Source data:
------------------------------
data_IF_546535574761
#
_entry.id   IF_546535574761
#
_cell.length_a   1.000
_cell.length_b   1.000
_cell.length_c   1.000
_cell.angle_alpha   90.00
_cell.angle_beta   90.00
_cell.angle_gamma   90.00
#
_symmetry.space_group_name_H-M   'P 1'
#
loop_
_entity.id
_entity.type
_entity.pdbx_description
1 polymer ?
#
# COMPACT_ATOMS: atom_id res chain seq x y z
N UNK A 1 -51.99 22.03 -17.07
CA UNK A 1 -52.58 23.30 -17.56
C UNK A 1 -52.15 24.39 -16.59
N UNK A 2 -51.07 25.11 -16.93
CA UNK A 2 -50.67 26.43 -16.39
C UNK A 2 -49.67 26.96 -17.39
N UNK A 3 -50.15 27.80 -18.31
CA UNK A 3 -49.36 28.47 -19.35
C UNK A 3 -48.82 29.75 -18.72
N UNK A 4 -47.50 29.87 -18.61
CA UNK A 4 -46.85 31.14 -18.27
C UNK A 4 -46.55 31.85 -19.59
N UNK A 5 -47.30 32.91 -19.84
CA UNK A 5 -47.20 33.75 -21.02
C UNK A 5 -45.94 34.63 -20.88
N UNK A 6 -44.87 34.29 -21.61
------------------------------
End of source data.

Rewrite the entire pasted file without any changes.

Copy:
data_IF_546535574761
#
_entry.id   IF_546535574761
#
_cell.length_a   1.000
_cell.length_b   1.000
_cell.length_c   1.000
_cell.angle_alpha   90.00
_cell.angle_beta   90.00
_cell.angle_gamma   90.00
#
_symmetry.space_group_name_H-M   'P 1'
#
loop_
_entity.id
_entity.type
_entity.pdbx_description
1 polymer ?
#
# COMPACT_ATOMS: atom_id res chain seq x y z
N UNK A 1 -51.99 22.03 -17.07
CA UNK A 1 -52.58 23.30 -17.56
C UNK A 1 -52.15 24.39 -16.59
N UNK A 2 -51.07 25.11 -16.93
CA UNK A 2 -50.67 26.43 -16.39
C UNK A 2 -49.67 26.96 -17.39
N UNK A 3 -50.15 27.80 -18.31
CA UNK A 3 -49.36 28.47 -19.35
C UNK A 3 -48.82 29.75 -18.72
N UNK A 4 -47.50 29.87 -18.61
CA UNK A 4 -46.85 31.14 -18.27
C UNK A 4 -46.55 31.85 -19.59
N UNK A 5 -47.30 32.91 -19.84
CA UNK A 5 -47.20 33.75 -21.02
C UNK A 5 -45.94 34.63 -20.88
N UNK A 6 -44.87 34.29 -21.61